Sloane Stephens reached her first Grand Slam final at the U.S. Open at the expense of seven-time Grand Slam champion Venus Williams, who was hoping to play in a third major final this season.

Stephens, who sat out 11 months with a left foot stress fracture until this year’s Wimbledon, captured a 6-1, 0-6, 7-5 win in a 2-hour, 7-minute semifinal victory over Williams on Thursday night.

Stephens’ win guarantees there will be a newly minted Grand Slam champion on Saturday. She’ll face 15th seed Madison Keys in an all-American final.

 

“I have no words to describe what it took, what I’m feeling, the journey I took to get here,” said the 24-year-old Stephens, who wiped away a few tears after the match. “I have no idea (how I got here). Your guess is just as good as mine.”

(Photo by Jeff Gross/Getty Images)

When Williams, the 2000 and ’01 champion here, walked off the court following the match, Stephens stood up and applauded her out of the arena.

Williams was asked if it’s any consolation that the three other semifinalists have looked up to her and credit her with inspiration.

“Well, to be honest, I’m definitely here to win my matches, not for consolations. That definitely sums it up,” she said.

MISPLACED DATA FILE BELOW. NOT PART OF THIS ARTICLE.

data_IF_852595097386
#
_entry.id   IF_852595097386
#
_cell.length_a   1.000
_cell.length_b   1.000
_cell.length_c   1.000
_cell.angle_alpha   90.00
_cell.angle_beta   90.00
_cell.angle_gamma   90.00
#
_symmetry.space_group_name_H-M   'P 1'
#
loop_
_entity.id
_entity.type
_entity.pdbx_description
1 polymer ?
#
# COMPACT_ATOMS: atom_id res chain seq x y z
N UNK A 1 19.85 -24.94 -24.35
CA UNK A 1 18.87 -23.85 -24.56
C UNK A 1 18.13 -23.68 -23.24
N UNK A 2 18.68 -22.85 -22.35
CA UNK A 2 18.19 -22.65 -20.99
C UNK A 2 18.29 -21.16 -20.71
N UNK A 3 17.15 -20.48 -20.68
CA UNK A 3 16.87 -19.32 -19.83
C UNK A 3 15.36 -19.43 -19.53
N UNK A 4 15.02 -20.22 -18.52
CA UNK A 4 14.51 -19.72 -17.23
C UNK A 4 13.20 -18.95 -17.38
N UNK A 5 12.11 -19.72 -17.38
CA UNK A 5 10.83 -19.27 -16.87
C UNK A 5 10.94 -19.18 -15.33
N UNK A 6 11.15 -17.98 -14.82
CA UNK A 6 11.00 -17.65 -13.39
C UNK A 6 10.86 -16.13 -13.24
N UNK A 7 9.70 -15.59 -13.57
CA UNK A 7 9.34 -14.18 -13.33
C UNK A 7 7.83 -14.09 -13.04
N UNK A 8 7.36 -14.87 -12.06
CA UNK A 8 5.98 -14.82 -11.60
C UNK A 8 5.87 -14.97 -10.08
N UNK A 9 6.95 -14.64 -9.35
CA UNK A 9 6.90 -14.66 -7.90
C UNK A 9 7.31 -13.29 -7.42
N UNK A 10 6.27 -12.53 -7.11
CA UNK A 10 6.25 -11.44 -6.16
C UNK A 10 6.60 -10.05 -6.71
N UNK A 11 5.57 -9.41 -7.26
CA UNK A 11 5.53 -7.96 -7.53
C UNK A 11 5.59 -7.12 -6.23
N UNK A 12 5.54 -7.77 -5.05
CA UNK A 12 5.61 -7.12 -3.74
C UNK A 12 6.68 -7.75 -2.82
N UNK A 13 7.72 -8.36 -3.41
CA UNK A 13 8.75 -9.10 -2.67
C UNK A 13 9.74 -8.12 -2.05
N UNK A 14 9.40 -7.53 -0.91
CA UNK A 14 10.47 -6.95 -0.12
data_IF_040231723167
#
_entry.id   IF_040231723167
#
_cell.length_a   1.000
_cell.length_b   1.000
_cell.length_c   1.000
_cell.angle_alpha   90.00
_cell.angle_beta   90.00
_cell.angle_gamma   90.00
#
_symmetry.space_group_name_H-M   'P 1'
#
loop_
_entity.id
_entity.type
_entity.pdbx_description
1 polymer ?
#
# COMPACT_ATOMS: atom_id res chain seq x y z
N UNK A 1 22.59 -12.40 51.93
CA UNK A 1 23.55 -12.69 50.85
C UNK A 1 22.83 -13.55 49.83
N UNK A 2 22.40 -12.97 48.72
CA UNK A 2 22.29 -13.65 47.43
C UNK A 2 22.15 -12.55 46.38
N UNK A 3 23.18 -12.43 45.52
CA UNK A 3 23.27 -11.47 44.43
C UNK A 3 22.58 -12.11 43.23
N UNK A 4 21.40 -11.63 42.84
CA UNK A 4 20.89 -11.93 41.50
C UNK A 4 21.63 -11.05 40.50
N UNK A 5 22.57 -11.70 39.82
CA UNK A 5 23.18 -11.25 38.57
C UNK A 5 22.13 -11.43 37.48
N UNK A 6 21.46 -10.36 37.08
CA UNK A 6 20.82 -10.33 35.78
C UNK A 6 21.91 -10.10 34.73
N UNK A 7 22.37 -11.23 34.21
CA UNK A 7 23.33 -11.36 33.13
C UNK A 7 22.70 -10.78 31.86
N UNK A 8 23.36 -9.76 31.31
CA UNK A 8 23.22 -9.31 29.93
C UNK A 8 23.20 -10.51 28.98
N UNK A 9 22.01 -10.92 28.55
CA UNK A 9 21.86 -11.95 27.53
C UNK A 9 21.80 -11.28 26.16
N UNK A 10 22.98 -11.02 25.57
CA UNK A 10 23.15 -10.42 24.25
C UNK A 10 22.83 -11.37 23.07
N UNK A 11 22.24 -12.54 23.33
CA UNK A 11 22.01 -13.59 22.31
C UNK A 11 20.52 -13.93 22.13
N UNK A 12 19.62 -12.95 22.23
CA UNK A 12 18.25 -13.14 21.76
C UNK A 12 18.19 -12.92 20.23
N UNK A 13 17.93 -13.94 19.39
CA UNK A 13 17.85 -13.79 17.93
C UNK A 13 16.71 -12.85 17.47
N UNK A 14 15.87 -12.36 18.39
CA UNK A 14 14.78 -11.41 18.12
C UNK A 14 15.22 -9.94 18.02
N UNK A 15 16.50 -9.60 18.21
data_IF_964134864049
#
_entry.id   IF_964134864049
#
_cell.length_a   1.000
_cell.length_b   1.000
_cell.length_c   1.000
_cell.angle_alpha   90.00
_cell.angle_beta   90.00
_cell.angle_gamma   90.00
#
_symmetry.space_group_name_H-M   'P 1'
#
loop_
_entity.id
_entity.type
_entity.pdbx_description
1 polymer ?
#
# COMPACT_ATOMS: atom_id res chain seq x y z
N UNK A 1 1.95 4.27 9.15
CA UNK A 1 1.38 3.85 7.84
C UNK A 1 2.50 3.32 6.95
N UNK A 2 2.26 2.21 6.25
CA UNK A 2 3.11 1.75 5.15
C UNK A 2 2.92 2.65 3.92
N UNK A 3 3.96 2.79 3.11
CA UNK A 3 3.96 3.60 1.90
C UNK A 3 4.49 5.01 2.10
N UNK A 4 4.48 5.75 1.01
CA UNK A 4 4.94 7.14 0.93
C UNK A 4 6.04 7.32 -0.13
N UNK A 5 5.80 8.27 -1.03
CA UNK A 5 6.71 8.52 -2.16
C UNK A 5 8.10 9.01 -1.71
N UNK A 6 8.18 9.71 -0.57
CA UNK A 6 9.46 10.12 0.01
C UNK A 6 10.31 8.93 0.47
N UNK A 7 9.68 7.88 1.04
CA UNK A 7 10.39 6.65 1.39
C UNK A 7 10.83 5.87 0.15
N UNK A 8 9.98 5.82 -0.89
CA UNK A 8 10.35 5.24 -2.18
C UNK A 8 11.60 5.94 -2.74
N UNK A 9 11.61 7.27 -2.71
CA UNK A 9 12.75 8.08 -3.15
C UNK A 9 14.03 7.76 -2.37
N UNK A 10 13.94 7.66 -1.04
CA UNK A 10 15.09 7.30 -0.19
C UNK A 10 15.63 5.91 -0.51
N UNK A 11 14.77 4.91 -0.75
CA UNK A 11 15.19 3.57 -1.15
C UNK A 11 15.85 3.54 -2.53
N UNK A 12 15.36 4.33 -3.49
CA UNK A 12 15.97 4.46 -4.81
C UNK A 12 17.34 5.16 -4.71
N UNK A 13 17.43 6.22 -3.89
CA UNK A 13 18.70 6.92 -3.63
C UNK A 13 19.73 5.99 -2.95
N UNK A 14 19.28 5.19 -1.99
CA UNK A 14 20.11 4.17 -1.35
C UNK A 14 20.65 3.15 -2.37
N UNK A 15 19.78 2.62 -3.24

Stephens, who was sidelined from last year’s Olympics to Wimbledon in July has presented as a new player since her return. Since Wimbledon she reached the Toronto and Cincinnati semifinals and is now into the U.S. Open final.

Currently ranked 83rd, Stephens was ranked No. 957 only 33 days ago . Now she will move up to at least No. 22 by reaching the final.

She is the 14th unseeded player to land in a Grand Slam final in the Open era and the fourth to achieve that feat at the U.S. Open. The only unseeded player to win the U.S. Open was Kim Clijsters of Belgium in 2009.

Stephens came across as more settled at the outset of the match and raced through the first set in 24 minutes. Williams appeared nervous and uncomfortable, which accounted for 17 unforced errors and allowed Stephens to utilize all three break points offered.

With the manner in which Stephens took control of the opening set, it seemed nearly impossible that Williams could recover. But Williams should never be underestimated. She settled down to dominate the second set by playing more disciplined and patient tennis.

It was the third set, however, that produced all the drama, the kind of tennis that had the crowd not only cheering, but even offering a standing ovation or two. That final set seesawed between the two, highlighting how much was at stake in the match.

In the end, it was Stephens who was able to strike the final blow at 5-5 by breaking Williams’ serve at love in the 11th game. All she needed was one match point on serve in the 12th game to call herself a Grand Slam finalist.

“It required a lot of fight, grit,” Stephens said. “I knew if I stayed with it, played the game the best I could, I’d have a chance.I worked my tail off. And in the finals we are.”

Source: USA Today